Quilt weight cotton has been the primary staple for the quilt industry for many years. Cotton is a natural fiber that is comfortable and breathable against the skin. It is durable and versatile making it easy to accommodate the many ways we sew.
As the quilt industry has changed and grown, our options for cotton have changed with it. Quilt cottons have become brighter and bolder with larger scale prints. Modern quilters now have a overwhelming palette of fabric to choose from. Companies like Westminster Fibers, Art Gallery Fabrics, Cloud 9 Fabrics, and Robert Kaufmann are also producing different weights and blends of cotton to offer even more choices. These choices have opened up a whole new world for garment sewists, too!
So, when you step into your local quilt shop, what are you going to find, and what does it mean for you?! Here is my list of cotton love.
Quilt shop quality cotton manufacturers use long staple cotton which means a higher quality fabric. They have an average around a 3% shrink rate which is about an inch a yard. It is the most versatile choice for quilts, garments and accessories.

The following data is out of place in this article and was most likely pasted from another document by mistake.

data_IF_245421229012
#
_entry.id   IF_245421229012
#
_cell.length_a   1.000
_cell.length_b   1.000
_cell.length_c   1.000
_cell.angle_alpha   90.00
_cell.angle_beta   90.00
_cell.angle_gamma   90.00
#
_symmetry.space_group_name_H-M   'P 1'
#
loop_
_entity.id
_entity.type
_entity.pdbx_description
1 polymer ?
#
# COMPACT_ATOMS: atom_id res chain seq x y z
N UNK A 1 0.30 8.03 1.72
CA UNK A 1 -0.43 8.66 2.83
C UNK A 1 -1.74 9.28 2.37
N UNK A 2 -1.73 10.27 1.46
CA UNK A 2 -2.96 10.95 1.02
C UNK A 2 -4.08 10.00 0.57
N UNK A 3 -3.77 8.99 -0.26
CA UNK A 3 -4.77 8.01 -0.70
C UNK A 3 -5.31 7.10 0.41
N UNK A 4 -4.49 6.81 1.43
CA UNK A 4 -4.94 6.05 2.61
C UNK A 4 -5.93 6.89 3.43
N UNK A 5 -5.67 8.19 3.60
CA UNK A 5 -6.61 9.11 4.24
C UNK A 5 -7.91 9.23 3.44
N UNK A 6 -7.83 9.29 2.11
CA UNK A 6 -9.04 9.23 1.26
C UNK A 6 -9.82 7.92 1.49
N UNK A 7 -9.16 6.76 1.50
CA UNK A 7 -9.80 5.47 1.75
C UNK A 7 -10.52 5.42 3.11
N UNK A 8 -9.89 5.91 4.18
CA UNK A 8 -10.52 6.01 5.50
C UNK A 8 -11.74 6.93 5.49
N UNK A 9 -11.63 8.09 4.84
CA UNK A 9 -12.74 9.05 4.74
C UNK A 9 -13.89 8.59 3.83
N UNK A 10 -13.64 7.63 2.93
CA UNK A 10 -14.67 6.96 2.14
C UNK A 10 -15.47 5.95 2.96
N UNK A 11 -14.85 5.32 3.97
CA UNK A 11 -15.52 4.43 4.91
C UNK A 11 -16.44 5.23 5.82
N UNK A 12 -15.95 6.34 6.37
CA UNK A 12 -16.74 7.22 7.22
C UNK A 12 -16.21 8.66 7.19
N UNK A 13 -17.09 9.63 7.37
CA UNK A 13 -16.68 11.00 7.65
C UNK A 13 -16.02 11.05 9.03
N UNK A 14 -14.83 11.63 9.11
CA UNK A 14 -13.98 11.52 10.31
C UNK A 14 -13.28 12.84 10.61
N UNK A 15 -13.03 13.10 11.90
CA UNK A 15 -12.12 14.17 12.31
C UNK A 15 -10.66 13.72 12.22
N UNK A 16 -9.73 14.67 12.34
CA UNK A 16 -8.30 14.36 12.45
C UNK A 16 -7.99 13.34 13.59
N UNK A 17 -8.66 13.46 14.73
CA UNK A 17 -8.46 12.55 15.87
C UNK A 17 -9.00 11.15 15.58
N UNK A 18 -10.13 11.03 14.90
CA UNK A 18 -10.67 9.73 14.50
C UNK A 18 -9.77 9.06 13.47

Shot cottons are a more open and loose weave. The threads are dyes before the fabric is woven. The warp and weft threads are also often different colors which lend a iridescent effect to the fabric. Because of the dye process and loose weave, shot cotton tends to shrink and bleed more than quilt cotton. Always prewash it! Shots add a nice, simple sparkle to quilts. They are cool, soft and drape well for tops and dresses.
Cotton Voile/Cotton Lawn
Voile was once considered a garment fabric, but it is making its way into the quilting world. Voile is a lighter weight, semi-sheer cotton with an almost silky texture. It shrinks at the same rate as quilt cotton. The silkiness of the fabric does mean it will need a little extra patience when sewing, but it is so worth it! Voile is usually put up on 55/60 inch bolts making it more flexible for garment sewists and quilt backs.
Quilt weight cotton/linen blends such as Robert Kaufmann Essex Linen are usually a blend of 55% linen and 45% cotton. Linen, like cotton, is a natural plant fiber. It softens as you wash it and stays cool against skin making it a great choice for quilts and clothing. The linen content causes it to shrink and wrinkle a little more than pure cotton. Your favorite starch or starch alternative will come in handy while sewing.
What is your favorite fiber? How are you using it in your sewing?
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